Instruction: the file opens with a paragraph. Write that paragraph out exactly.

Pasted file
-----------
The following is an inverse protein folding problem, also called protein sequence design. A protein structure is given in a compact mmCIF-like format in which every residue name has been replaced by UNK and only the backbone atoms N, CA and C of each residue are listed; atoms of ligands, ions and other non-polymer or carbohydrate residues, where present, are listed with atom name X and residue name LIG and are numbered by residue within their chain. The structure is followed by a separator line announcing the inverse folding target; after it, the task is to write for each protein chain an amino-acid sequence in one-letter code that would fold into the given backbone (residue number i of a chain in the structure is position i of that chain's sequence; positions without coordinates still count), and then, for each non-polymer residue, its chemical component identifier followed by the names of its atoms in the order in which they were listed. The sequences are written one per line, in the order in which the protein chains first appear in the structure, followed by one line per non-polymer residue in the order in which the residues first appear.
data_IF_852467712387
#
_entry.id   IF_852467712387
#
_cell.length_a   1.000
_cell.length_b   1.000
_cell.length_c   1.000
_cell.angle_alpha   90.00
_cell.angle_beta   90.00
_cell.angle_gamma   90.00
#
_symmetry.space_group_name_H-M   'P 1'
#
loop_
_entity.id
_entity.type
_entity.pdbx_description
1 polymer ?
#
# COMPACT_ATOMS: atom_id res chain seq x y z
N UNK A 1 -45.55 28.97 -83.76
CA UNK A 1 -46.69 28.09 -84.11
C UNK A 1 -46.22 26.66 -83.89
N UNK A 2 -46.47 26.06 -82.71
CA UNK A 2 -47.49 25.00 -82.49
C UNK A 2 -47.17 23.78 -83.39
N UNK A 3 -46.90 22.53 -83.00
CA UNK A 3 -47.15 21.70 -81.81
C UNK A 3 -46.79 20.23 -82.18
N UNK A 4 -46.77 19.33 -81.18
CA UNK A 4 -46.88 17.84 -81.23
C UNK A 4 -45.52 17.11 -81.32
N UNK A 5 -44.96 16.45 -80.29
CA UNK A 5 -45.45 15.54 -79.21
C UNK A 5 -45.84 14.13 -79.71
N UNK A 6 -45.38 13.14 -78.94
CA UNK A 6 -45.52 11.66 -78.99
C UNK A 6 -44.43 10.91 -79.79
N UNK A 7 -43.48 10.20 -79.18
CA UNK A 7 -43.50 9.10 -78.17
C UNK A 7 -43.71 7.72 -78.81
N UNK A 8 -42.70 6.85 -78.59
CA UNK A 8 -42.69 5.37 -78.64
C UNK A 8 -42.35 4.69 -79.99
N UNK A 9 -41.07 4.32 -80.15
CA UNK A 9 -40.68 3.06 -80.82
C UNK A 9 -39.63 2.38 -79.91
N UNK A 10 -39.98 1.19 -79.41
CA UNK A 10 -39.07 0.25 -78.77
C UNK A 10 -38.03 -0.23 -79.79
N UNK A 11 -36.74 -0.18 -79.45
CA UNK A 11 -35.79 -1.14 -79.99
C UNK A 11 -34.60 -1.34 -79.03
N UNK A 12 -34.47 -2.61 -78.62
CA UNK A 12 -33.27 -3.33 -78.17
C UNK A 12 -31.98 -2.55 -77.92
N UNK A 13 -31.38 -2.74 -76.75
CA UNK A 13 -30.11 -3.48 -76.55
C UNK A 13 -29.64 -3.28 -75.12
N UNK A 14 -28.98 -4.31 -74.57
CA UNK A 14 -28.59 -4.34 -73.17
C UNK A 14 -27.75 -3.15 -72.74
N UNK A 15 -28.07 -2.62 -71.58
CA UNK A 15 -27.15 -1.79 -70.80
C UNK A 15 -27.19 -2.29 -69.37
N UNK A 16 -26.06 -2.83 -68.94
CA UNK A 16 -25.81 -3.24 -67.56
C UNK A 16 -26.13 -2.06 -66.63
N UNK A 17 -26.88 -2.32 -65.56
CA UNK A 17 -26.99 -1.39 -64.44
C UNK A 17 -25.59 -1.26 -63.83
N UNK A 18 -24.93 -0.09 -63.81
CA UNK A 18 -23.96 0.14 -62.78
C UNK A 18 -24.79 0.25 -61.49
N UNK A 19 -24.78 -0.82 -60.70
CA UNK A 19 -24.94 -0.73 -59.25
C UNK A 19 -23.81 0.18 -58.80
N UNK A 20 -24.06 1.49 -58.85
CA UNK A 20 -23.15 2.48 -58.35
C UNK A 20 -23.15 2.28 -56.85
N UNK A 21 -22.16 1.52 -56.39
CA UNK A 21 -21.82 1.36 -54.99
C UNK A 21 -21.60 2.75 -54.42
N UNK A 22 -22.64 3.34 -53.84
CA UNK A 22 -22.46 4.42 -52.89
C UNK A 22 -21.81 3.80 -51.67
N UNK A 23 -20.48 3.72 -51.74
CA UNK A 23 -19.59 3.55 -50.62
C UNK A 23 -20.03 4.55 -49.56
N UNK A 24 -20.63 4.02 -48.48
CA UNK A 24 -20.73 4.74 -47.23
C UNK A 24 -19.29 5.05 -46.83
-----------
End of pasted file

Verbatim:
The following is an inverse protein folding problem, also called protein sequence design. A protein structure is given in a compact mmCIF-like format in which every residue name has been replaced by UNK and only the backbone atoms N, CA and C of each residue are listed; atoms of ligands, ions and other non-polymer or carbohydrate residues, where present, are listed with atom name X and residue name LIG and are numbered by residue within their chain. The structure is followed by a separator line announcing the inverse folding target; after it, the task is to write for each protein chain an amino-acid sequence in one-letter code that would fold into the given backbone (residue number i of a chain in the structure is position i of that chain's sequence; positions without coordinates still count), and then, for each non-polymer residue, its chemical component identifier followed by the names of its atoms in the order in which they were listed. The sequences are written one per line, in the order in which the protein chains first appear in the structure, followed by one line per non-polymer residue in the order in which the residues first appear.